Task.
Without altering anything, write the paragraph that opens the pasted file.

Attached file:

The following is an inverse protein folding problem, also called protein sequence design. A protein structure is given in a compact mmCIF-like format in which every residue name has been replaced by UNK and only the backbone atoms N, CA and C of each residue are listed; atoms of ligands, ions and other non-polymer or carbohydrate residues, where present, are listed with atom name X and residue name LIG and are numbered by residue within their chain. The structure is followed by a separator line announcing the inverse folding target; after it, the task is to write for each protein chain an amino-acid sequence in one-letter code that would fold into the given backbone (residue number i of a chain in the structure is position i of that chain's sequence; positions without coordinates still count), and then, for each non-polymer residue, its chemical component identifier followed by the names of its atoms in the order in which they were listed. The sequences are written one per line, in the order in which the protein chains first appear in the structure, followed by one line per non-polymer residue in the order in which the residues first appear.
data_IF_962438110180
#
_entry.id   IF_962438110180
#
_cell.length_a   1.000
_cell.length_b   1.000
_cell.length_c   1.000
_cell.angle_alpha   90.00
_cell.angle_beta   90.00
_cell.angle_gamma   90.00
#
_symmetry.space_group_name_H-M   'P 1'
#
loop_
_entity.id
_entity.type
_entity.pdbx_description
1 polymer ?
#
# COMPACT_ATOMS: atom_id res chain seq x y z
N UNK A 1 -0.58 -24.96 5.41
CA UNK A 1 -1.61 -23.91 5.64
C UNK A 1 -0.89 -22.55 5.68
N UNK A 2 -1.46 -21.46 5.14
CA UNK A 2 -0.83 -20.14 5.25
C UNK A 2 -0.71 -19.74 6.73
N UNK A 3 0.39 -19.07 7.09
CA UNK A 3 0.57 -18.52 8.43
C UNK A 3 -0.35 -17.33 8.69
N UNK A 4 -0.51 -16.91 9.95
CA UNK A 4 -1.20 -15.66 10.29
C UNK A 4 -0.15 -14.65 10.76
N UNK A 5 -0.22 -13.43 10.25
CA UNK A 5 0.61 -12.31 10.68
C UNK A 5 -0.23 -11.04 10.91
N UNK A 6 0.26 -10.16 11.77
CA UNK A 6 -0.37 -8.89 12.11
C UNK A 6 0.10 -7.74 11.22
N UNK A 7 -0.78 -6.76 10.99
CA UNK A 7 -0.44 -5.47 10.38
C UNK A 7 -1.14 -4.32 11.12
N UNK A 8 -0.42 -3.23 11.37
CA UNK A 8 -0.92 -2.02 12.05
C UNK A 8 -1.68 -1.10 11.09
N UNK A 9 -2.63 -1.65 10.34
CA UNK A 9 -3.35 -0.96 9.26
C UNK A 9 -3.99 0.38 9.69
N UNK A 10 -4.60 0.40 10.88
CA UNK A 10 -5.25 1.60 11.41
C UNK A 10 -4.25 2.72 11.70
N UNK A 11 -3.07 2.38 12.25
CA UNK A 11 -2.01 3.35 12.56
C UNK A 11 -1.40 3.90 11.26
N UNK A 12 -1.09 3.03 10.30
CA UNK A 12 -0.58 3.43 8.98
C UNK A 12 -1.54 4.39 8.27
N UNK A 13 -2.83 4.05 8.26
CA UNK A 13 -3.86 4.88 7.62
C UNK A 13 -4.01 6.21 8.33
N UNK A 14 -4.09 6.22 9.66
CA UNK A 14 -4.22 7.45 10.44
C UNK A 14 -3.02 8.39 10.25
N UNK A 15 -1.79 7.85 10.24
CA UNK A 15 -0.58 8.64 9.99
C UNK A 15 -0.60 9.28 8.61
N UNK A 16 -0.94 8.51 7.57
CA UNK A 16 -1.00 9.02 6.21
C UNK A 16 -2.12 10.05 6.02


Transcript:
The following is an inverse protein folding problem, also called protein sequence design. A protein structure is given in a compact mmCIF-like format in which every residue name has been replaced by UNK and only the backbone atoms N, CA and C of each residue are listed; atoms of ligands, ions and other non-polymer or carbohydrate residues, where present, are listed with atom name X and residue name LIG and are numbered by residue within their chain. The structure is followed by a separator line announcing the inverse folding target; after it, the task is to write for each protein chain an amino-acid sequence in one-letter code that would fold into the given backbone (residue number i of a chain in the structure is position i of that chain's sequence; positions without coordinates still count), and then, for each non-polymer residue, its chemical component identifier followed by the names of its atoms in the order in which they were listed. The sequences are written one per line, in the order in which the protein chains first appear in the structure, followed by one line per non-polymer residue in the order in which the residues first appear.